It won’t just be simple jobs, any task that can be put in an algorithm can eventually be replaced – Accounting, finance services, law, health diagnosis, programming.

BBC has an interesting service that ‘predicts’ how likely your job could be replaced.

Sooner or later someone will come up with a new app, new software and unfortunately, it will replace the people. What is more cost efficient? People with salaries, benefits and bonuses working 8 hours a day?

Or a piece of code that can run 24/7?



This change will present a new view of work and jobs. The terms such as gig economy or on-demand economy have been featured in most reports on future of work. The people who favour it say that you will get paid for the value you bring, you will get chosen for projects best suited for you, you will do work based on your strengths.

On the other side, we have voices that say that the gig economy does not guarantee workers rights, benefits or security. Both are right, and it will take a time till the society gets it right. 

Looking at it from my perspective, I made a list of a few pros and cons that will affect people close to me, and me.


People will do what they are good at; automation will replace simple jobs, and we will be able to focus on creativity and problem solving rather than repetitive tasks.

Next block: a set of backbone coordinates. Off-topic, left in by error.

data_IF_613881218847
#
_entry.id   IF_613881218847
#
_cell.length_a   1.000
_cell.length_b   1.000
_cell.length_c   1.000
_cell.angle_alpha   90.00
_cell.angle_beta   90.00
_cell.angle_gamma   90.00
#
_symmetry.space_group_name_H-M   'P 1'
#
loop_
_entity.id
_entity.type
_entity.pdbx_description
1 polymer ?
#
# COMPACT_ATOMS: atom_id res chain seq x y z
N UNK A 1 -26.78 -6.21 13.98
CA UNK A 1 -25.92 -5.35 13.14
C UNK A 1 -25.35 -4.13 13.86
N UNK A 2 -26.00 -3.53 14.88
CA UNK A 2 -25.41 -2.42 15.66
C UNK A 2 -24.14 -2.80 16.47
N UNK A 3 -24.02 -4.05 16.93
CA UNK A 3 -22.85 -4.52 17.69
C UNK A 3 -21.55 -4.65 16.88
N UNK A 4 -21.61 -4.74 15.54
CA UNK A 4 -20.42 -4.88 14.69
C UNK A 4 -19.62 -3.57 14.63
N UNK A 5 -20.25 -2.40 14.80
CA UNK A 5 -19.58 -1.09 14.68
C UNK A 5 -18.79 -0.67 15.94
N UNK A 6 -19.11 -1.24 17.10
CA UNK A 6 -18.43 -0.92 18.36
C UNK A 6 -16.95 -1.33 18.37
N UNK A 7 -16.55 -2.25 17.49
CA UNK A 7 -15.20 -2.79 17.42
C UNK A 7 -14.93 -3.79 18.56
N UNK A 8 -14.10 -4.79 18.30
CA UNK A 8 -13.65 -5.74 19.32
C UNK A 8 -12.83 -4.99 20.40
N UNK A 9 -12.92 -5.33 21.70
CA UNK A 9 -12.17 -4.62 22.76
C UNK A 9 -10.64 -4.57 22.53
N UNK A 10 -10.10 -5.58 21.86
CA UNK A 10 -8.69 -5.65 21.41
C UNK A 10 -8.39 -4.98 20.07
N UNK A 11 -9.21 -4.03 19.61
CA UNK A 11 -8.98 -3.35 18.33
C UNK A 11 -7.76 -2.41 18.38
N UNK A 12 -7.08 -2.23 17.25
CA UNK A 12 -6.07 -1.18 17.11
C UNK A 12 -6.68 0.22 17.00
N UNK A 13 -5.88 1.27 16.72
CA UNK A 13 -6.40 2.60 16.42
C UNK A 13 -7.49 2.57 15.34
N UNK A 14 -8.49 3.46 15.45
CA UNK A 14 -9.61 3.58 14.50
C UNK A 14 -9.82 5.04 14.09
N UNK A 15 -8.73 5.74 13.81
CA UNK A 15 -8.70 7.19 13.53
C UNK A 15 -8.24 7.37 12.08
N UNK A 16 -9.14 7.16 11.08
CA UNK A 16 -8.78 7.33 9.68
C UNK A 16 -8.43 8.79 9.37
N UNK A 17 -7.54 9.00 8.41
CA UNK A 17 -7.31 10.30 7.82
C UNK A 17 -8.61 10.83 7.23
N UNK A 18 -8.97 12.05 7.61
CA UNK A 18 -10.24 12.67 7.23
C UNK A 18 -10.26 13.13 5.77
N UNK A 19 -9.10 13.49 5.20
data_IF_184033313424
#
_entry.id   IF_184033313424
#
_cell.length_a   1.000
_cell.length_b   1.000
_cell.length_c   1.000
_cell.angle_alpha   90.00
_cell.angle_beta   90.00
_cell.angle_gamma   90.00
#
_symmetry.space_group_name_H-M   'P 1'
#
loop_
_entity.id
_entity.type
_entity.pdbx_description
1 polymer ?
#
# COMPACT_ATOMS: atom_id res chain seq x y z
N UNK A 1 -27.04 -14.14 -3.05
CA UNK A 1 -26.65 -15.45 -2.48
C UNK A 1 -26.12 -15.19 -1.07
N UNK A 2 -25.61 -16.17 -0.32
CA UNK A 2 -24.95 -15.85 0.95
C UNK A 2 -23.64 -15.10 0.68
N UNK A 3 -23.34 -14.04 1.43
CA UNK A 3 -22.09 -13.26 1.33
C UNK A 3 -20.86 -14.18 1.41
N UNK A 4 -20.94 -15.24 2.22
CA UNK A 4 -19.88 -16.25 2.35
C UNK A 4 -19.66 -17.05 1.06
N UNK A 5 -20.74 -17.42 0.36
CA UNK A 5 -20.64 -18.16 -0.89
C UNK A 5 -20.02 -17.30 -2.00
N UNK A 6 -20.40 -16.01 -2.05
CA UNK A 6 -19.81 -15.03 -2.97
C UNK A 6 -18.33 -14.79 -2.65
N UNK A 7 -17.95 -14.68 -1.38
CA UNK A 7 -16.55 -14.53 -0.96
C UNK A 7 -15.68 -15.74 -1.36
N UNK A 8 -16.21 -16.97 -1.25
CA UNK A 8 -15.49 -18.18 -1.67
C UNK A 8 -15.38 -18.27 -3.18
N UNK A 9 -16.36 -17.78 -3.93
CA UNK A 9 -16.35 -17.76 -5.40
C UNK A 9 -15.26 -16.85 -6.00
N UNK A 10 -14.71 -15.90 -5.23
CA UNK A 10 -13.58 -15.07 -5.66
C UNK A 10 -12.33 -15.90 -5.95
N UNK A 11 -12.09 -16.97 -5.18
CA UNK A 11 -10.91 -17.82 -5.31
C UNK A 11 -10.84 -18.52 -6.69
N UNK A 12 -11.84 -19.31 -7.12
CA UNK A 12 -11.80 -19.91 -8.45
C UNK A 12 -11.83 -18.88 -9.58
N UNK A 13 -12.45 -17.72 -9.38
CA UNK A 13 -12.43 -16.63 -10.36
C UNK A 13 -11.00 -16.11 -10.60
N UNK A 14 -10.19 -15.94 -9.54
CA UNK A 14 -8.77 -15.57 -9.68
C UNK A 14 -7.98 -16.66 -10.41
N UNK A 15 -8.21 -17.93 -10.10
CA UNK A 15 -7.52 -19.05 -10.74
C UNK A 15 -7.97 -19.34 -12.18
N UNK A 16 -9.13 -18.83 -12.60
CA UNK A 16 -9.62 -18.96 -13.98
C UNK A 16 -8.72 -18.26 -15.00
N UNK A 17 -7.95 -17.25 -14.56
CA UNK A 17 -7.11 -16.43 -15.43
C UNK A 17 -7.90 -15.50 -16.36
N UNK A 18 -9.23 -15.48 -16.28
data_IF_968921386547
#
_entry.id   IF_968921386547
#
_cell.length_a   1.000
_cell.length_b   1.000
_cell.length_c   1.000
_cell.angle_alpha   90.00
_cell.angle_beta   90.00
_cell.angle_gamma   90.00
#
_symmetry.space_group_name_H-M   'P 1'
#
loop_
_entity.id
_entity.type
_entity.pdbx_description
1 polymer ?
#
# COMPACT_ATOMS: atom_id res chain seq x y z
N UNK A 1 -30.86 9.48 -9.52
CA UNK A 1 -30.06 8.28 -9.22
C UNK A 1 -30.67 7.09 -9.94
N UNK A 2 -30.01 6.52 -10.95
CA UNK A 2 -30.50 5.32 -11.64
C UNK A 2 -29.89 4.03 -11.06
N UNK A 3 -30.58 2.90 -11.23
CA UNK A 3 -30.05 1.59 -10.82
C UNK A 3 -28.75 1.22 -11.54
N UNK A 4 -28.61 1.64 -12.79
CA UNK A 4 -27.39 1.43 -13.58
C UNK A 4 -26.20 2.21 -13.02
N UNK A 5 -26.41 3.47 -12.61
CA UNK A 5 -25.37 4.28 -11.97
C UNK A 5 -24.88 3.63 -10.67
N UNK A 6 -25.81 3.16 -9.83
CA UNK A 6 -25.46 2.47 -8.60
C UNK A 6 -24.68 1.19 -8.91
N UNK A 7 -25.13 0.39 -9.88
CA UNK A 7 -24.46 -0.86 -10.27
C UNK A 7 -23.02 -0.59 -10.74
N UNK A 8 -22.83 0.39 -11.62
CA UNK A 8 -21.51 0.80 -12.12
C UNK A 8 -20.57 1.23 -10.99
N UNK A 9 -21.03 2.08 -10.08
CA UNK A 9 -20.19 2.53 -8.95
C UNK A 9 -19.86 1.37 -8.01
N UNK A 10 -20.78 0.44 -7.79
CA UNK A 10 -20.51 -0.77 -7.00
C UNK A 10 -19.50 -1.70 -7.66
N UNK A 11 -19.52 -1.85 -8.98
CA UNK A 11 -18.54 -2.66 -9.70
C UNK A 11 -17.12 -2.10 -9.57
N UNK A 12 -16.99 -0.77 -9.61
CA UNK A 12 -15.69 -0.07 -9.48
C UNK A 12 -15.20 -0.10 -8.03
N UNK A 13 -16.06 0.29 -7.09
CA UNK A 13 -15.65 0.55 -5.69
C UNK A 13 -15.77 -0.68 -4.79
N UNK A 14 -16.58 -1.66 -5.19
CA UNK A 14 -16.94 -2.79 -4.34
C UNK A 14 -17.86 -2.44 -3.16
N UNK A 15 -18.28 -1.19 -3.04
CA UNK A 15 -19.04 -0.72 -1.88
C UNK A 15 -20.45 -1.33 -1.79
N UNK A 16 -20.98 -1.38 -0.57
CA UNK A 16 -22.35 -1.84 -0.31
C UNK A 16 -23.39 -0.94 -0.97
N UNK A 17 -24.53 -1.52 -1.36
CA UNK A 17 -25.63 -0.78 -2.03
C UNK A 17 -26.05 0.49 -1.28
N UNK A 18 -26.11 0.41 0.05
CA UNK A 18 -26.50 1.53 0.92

You won’t be constricted to one place. Gig economy means that you can move wherever you like and still keep the same job as most work will be done over the internet. A lot of younger people prefer the freedom of choice over the stability.

Learning and development. A rapid change means that we will need to keep updating our skills and knowledge, the real studying starts when you leave the university, not when you are there. Lifelong learning will be necessary to keep up with the change.

Global connection. Working with people all around the world is already taking place and in the next few decades may become the standard. A lot of people see outsourcing as a means of cheap labour. I see it as a means of finding the best people in the world to do the job, beyond your city or country. Latest Pro Tools cloud functions give a preview of what is to come in the future.